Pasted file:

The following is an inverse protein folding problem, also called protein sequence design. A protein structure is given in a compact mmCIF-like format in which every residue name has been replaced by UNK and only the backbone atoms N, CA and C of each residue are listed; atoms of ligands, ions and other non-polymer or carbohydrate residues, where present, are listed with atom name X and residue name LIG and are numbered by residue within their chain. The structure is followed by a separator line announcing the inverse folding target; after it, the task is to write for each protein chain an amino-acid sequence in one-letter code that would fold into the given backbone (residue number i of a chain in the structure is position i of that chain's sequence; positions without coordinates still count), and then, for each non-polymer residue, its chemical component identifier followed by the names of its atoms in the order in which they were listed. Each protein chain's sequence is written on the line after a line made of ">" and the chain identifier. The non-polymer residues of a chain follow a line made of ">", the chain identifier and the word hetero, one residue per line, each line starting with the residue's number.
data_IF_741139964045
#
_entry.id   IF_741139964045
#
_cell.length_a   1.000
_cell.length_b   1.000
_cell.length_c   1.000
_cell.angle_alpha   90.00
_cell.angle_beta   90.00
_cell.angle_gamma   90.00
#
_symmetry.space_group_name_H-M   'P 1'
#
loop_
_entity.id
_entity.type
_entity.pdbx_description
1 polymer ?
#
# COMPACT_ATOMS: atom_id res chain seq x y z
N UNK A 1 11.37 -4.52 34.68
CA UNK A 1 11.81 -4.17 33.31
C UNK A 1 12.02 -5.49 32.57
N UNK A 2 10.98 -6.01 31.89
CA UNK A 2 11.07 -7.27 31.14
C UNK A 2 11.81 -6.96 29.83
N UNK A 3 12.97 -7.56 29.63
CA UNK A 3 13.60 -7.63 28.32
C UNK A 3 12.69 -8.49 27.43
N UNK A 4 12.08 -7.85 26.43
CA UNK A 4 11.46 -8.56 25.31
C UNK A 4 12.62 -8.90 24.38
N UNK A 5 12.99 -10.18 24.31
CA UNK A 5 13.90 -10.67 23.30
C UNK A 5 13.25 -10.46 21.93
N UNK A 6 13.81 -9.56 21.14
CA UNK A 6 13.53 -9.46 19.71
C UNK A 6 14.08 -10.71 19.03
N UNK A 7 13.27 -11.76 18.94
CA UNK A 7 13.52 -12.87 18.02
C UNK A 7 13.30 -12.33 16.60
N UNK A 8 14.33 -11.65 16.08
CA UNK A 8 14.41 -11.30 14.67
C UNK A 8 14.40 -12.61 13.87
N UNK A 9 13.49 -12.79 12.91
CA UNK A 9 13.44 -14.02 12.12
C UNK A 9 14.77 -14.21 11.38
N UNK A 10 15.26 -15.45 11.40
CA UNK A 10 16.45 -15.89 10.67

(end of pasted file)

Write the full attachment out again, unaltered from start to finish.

The following is an inverse protein folding problem, also called protein sequence design. A protein structure is given in a compact mmCIF-like format in which every residue name has been replaced by UNK and only the backbone atoms N, CA and C of each residue are listed; atoms of ligands, ions and other non-polymer or carbohydrate residues, where present, are listed with atom name X and residue name LIG and are numbered by residue within their chain. The structure is followed by a separator line announcing the inverse folding target; after it, the task is to write for each protein chain an amino-acid sequence in one-letter code that would fold into the given backbone (residue number i of a chain in the structure is position i of that chain's sequence; positions without coordinates still count), and then, for each non-polymer residue, its chemical component identifier followed by the names of its atoms in the order in which they were listed. Each protein chain's sequence is written on the line after a line made of ">" and the chain identifier. The non-polymer residues of a chain follow a line made of ">", the chain identifier and the word hetero, one residue per line, each line starting with the residue's number.
data_IF_741139964045
#
_entry.id   IF_741139964045
#
_cell.length_a   1.000
_cell.length_b   1.000
_cell.length_c   1.000
_cell.angle_alpha   90.00
_cell.angle_beta   90.00
_cell.angle_gamma   90.00
#
_symmetry.space_group_name_H-M   'P 1'
#
loop_
_entity.id
_entity.type
_entity.pdbx_description
1 polymer ?
#
# COMPACT_ATOMS: atom_id res chain seq x y z
N UNK A 1 11.37 -4.52 34.68
CA UNK A 1 11.81 -4.17 33.31
C UNK A 1 12.02 -5.49 32.57
N UNK A 2 10.98 -6.01 31.89
CA UNK A 2 11.07 -7.27 31.14
C UNK A 2 11.81 -6.96 29.83
N UNK A 3 12.97 -7.56 29.63
CA UNK A 3 13.60 -7.63 28.32
C UNK A 3 12.69 -8.49 27.43
N UNK A 4 12.08 -7.85 26.43
CA UNK A 4 11.46 -8.56 25.31
C UNK A 4 12.62 -8.90 24.38
N UNK A 5 12.99 -10.18 24.31
CA UNK A 5 13.90 -10.67 23.30
C UNK A 5 13.25 -10.46 21.93
N UNK A 6 13.81 -9.56 21.14
CA UNK A 6 13.53 -9.46 19.71
C UNK A 6 14.08 -10.71 19.03
N UNK A 7 13.27 -11.76 18.94
CA UNK A 7 13.52 -12.87 18.02
C UNK A 7 13.30 -12.33 16.60
N UNK A 8 14.33 -11.65 16.08
CA UNK A 8 14.41 -11.30 14.67
C UNK A 8 14.40 -12.61 13.87
N UNK A 9 13.49 -12.79 12.91
CA UNK A 9 13.44 -14.02 12.12
C UNK A 9 14.77 -14.21 11.38
N UNK A 10 15.26 -15.45 11.40
CA UNK A 10 16.45 -15.89 10.67